Aunt Patty Was What "Aunt" Means

No better sisters:
Auntie Patty, Left. Mom, Front. Auntie Phyllis, right.
I lost my aunt very early this morning. My Aunt Patty was Mom's best friend. Mom passed in 1989, but time spent at Auntie Patty's house with her defines my childhood: countless sleepovers, TV on the living room floor, holiday meals, thick-crust pizza on a square sheet pan, olive green Corningware with the matching flatware, cups of tea, and grape popsicles in summer. Getting out of Randolph to head south before the traffic starts. Singing songs the whole way home. Arguing with mom in the summer heat when kids could still sit in the front seat. Aunt Patty had a hand in some of my most vivid childhood memories. 

Mom and Patty each balanced four wild kids of their own with the normal struggles of having a husband. My memories of Aunty Patty do not so much involve any specific attention from or direct relationship with her as they are a defining connection to all that she was: her home, her children, her meatballs, her laughter, Uncle Mitch's booming voice, her cigarettes (she never inhaled), and her tuna fish with celery. (My mom never put celery in tuna.) Mosquito-ridden Wiffle ball on the 4th of July. Little tiny toads plucked from the grass near the stream out back. The giant Willow tree and its miniature black beetles. Sitting on the blue skateboard and flying down the hill on Reynolds Ave. The knotty pine paneling under the slanted ceilings upstairs. 

As I got older, Aunt Patty didn't really call me all that much because her own plate was more than full. Still, we remained closely connected, because her oldest daughter Marylou was just eight months and nine days older than me and was like a sister through all the years. Aunt Patty had the same kidney cancer that took my mother, but hers had been caught earlier, so she lived with it for thirty more years than mom did, even though it is what took her in the end. That was only the beginning of the burdens she carried, and I only know some of the highlights and  lowlights: Her husband had Parkinson's; she nursed him at home til his last breath, and it wore her to the bone. Her oldest three all have the same cancer; her youngest daughter has M. S. She worked full time for (I think) more than thirty years at Catholic retreat center where her cousin was a priest. We all felt sad for her for all the weight she was carrying, but still, at every important event in my life through the years, she was there in the front row.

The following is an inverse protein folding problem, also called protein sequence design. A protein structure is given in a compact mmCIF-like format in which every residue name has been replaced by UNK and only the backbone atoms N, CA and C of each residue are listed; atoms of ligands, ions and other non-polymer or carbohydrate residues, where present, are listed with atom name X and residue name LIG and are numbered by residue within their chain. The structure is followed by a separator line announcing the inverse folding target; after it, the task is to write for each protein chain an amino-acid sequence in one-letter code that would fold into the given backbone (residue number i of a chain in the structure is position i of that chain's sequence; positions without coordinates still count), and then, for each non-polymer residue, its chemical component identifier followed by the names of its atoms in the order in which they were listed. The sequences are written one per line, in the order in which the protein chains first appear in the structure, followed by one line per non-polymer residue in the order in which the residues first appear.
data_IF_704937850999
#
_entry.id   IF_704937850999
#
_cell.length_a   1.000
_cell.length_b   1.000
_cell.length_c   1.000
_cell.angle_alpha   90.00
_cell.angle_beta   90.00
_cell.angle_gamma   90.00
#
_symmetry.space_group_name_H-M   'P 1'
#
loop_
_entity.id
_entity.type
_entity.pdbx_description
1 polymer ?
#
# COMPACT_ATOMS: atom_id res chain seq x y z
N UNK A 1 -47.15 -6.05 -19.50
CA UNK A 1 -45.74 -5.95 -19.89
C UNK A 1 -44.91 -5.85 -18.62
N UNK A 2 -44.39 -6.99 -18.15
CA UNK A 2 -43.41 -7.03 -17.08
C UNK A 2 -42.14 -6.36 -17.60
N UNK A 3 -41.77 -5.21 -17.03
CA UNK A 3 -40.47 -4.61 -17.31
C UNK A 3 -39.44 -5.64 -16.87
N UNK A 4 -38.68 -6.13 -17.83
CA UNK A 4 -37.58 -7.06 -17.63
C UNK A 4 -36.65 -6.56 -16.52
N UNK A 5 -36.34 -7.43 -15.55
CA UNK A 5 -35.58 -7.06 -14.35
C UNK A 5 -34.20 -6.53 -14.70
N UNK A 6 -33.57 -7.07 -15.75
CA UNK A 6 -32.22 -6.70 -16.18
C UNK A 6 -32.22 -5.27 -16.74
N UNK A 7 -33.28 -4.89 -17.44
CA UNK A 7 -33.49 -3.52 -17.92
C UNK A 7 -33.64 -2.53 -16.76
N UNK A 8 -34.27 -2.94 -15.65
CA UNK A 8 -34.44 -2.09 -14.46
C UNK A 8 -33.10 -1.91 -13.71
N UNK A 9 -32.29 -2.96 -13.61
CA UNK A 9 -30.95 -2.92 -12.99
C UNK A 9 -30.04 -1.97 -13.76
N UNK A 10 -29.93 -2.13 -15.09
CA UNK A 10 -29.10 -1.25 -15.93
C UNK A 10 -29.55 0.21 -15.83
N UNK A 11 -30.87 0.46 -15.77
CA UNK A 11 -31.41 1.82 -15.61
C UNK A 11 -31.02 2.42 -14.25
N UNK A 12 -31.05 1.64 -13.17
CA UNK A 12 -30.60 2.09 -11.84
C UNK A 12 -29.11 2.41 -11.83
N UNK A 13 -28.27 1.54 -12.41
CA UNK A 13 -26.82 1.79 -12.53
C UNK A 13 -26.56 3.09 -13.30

Before my wedding shower, my anxiety was through the roof. The shower was not a surprise, but I felt keyed up and nervous. No doubt it was a heavy dollop of social anxiety, even though everyone in the room would be the closest friends and family. I suppose I was feeling sad that a certain relationship with a beloved aunt had gone south and she wasn't present, and I wondered who in the room was on what side. Who truly was there to support, and who was there to report?  I missed that relationship, and I missed her daughter, my cousin. Perhaps worse, at the shower, there was no mom of my own, but it had been years since she died so that loss was not up front. It was just nerves, I suppose. Upon arrival, who was the first person I saw? Aunt Patty, next to Aunt Phyllis and Aunt Ellie, sitting in the very front row but taking no sides as I opened gifts on the decorated chair, making sure they would not miss a thing and, I suspect, making sure I saw them too. Not because they wanted to be seen but because they wanted me to know I was supported. I noticed, and dammit, it helped. Attentive, laughing at my wisecracks, and part of it all, because they cared. It mattered so much. It is the only lasting memory I have of that day. 

Happy memories of Auntie Patty's house
are happy memories of Mom.

Patty was my godmother. I think that meant she was supposed to be mom's spiritual pinch-hitter, but trust me this is not a spirit that will accept outside guidance and she knew that. Over the years, Patty could not possibly have been there for every moment a mother might, but it seemed to me that either way, her heart had endless space, and she was as a damn good under-study. Life is busy; it takes all of our energy, and whatever she did or did not do, I didn't even notice because I never once questioned her love. I believe it is part of the reason I have remained afloat in turbulent waters. When you have no mother, this is how an aunt can matter. 

In the last weeks of her life, I had a talk with her son, my cousin Brian. He had recently visited her, and asked if she had any regrets. She thought about it for a while, and her response: "No.... Just that I miss my sister." Connie. My mother. Her sister. Still, thirty years later after Mom's passing. Every person we lose is irreplaceable, and I suppose that losing Aunt Patty is losing a living connection to all those memories, to my mother, to a certain kind of unconditional love.

A friend continually reminds me that sometimes when we cannot have that love from someone else, then sometimes we are called to be that love to someone else. With Aunt Patty's passing, a torch has passed, too. She was an inspiration of persistence and positivity through hardship, and an example of unconditional family love. To me, she was a shining example of how family takes care of each other. And an example of how to endure and still laugh.

I hope I can be that aunt someday myself. But without the celery.